Replacing Dentures With Implants: Can My Jawbone Support Them?

6 February 2015
 Categories: Health & Medical , Blog


Imagine being able to replace your dentures with new teeth that are indistinguishable from real teeth – new teeth that will never slide around in your mouth, interfere with your speech or, worst of all, threaten to fall out in public! While dentures are certainly preferable to having no teeth at all, they certainly have some disadvantages – and that's where dental implants come in.

With titanium or ceramic "roots" implanted into your jaw, dental implants rely on a process called osseointegration to hold the replacement teeth permanently in place. This means that living bone fuses securely and directly to the implants. The replacement teeth, attached to these roots, then look, feel, and act like normal teeth – they must be brushed and flossed, for example – although they will never develop cavities.

In order for osseointegration to take place, the bone in your jaw must be healthy and strong. However, where tooth loss has occurred, it's common to have lost bone within the jaw as well. Insufficient bone health or density doesn't mean dental implants are off the table, however. It's very possible – even common – to build up bone structure and density in the jaw through simple bone augmentation.

Often referred to as bone grafts, this augmentation involves taking your own bone – often a piece from elsewhere in the jaw or the hip – and implanting it into the jaw. If your bone health is poorer in general, the bone can also be harvested from animals. The material is completely sterilized and all non-bone organic material is removed; over time, your body will regenerate that bone into your own.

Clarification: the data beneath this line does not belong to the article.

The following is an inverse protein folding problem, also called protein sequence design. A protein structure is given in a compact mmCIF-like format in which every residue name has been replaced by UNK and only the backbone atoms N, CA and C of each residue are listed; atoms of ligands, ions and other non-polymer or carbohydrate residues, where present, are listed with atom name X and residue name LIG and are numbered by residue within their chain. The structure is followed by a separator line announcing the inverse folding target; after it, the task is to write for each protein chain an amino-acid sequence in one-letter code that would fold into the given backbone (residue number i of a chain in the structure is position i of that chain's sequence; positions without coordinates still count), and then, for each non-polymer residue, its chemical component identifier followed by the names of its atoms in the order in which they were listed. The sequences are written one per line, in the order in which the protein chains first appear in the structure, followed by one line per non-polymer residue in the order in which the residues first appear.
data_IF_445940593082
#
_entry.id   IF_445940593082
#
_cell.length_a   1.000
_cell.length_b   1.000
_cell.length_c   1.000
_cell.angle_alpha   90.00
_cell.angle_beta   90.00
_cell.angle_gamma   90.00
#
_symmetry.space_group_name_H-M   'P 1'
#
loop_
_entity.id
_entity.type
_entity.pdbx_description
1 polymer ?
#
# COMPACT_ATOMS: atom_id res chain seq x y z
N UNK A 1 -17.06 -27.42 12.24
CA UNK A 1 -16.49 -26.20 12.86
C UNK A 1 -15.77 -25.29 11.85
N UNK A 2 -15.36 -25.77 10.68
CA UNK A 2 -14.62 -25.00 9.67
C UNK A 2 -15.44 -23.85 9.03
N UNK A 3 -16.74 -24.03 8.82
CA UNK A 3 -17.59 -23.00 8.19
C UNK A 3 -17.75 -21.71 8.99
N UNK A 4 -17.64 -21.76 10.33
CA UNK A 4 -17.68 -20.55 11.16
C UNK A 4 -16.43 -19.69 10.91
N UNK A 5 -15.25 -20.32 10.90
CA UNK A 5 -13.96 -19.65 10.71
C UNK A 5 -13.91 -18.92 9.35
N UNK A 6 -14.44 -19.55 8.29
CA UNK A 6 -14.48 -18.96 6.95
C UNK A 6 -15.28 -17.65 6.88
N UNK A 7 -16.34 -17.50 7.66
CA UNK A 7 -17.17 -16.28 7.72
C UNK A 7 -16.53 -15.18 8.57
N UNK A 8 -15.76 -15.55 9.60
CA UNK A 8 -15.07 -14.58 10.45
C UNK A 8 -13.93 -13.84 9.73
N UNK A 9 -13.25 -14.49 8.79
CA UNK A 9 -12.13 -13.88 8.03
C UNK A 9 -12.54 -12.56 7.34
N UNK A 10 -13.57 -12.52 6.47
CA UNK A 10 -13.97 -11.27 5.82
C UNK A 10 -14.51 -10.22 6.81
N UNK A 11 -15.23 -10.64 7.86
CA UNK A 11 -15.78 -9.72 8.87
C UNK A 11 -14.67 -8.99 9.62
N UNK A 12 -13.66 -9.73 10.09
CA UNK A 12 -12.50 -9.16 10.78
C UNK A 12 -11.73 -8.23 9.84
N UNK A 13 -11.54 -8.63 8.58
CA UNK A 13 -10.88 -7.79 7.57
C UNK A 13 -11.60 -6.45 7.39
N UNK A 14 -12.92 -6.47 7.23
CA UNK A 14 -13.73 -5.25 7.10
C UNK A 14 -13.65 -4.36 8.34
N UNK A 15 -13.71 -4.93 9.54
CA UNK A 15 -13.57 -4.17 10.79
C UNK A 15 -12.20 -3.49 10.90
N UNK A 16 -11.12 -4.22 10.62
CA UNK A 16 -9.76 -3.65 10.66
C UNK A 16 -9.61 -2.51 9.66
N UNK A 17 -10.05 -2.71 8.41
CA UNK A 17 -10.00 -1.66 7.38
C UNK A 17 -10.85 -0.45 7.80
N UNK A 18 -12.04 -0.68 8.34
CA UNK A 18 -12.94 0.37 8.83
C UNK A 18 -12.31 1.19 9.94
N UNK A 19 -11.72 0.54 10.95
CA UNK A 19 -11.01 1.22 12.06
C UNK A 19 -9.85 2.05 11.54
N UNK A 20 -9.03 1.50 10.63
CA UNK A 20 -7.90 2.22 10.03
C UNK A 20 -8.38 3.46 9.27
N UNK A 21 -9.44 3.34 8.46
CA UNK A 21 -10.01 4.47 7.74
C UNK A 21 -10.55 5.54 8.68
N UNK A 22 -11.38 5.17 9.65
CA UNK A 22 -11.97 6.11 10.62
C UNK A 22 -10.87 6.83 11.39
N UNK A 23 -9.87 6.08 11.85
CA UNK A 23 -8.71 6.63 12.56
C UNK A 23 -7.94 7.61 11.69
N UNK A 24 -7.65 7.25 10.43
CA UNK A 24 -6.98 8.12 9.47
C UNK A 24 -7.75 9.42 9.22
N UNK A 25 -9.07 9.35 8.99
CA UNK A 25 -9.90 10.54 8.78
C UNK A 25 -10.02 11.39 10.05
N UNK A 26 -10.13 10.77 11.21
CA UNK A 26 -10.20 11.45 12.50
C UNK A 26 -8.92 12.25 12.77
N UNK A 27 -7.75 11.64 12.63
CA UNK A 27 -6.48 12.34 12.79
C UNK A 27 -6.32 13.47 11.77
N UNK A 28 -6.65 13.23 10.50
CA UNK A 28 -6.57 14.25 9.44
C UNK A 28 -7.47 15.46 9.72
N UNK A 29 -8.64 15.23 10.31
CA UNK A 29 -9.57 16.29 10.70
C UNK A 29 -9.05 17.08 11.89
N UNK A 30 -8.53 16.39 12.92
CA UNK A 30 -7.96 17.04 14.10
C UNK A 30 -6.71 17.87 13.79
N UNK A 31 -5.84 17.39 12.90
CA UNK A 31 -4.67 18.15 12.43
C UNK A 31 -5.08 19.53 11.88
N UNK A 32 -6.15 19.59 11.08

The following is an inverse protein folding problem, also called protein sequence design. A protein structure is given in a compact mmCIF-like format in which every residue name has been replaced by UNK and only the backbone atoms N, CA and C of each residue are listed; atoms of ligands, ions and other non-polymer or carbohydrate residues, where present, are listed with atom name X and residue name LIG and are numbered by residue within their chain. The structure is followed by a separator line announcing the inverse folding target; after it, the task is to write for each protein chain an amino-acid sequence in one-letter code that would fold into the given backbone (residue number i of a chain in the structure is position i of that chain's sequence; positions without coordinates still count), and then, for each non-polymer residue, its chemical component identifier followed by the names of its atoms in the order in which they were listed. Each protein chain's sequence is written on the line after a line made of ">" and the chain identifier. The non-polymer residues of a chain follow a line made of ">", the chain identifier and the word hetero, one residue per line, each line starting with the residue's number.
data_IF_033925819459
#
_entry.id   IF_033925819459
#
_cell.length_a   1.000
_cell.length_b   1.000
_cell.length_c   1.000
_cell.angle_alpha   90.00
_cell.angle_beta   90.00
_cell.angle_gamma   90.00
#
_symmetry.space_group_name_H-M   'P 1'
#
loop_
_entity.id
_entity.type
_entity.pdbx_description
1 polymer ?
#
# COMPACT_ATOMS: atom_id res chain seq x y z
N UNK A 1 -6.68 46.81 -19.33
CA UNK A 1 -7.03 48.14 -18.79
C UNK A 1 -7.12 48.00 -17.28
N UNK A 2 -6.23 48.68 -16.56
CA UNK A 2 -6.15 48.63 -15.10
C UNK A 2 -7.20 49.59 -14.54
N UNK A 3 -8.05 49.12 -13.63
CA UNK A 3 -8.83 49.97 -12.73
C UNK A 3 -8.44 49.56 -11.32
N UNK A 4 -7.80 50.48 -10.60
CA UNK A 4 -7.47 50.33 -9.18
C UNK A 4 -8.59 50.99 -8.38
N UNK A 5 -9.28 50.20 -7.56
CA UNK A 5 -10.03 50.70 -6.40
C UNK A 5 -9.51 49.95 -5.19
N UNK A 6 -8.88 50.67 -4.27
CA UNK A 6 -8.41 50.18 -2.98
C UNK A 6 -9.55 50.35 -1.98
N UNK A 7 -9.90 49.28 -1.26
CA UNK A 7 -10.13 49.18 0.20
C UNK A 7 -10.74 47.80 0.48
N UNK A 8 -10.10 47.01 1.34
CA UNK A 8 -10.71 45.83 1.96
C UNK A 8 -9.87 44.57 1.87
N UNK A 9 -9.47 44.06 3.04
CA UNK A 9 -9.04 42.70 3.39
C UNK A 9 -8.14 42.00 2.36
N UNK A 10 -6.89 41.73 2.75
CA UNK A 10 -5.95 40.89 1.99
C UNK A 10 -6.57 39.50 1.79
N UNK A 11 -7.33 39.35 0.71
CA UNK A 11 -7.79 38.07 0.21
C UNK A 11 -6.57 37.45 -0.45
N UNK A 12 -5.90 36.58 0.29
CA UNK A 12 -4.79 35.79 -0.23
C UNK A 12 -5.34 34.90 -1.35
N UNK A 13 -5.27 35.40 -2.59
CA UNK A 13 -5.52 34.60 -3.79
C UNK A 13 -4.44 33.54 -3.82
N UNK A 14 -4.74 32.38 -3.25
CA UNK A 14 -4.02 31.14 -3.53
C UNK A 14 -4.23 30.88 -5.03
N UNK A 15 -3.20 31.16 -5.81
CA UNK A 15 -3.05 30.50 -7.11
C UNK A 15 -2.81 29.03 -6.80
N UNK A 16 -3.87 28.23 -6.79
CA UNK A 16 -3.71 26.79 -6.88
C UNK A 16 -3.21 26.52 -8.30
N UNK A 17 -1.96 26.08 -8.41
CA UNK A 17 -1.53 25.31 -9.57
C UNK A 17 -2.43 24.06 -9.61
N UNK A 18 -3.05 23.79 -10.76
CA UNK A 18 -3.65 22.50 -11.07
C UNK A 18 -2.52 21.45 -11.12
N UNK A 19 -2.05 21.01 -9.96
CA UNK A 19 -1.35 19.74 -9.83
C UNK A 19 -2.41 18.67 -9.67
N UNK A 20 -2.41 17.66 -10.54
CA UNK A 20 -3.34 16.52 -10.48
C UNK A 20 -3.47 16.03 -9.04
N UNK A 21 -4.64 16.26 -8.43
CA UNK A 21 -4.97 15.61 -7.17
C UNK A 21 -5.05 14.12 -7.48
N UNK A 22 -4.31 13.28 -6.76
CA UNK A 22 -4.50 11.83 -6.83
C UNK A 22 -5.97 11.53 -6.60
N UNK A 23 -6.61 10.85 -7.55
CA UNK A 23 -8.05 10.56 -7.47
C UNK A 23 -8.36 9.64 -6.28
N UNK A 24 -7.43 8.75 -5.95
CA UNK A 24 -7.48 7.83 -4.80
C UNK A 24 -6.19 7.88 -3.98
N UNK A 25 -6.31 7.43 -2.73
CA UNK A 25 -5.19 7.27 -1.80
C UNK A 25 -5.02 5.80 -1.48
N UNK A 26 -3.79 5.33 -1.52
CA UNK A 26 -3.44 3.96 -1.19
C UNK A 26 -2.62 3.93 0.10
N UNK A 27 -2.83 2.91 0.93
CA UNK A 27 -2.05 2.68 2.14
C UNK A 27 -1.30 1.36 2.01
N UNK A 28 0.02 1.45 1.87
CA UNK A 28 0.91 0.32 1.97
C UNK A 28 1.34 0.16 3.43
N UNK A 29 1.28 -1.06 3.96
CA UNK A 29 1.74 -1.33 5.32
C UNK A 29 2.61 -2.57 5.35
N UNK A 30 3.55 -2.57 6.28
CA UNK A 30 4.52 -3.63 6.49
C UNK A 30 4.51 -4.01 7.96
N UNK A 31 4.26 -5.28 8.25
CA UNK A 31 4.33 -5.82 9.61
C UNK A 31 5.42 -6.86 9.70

Minor bone grafts may even be able to be done at the same time as the implants themselves; this largely depends on how much material must be grafted. Larger grafts must be performed before the dental implants and then allowed to grow together with your original bone.

When people think about having material implanted into them, as in a bone graft, they often associate it with organ transplants. So what happens if a graft fails? Although the success rate is very high, it can happen. However, bone grafts that fail are not "rejected" by the body like a transplanted organ, which is a very serious issue; instead, what usually happens is that the bone simply doesn't fuse together and grow. If this happens, it's easy for the dentist to remove the failed graft and try again with a new piece of bone. Talk to experts like Great Plains Oral Surgery And Implant Center for more information.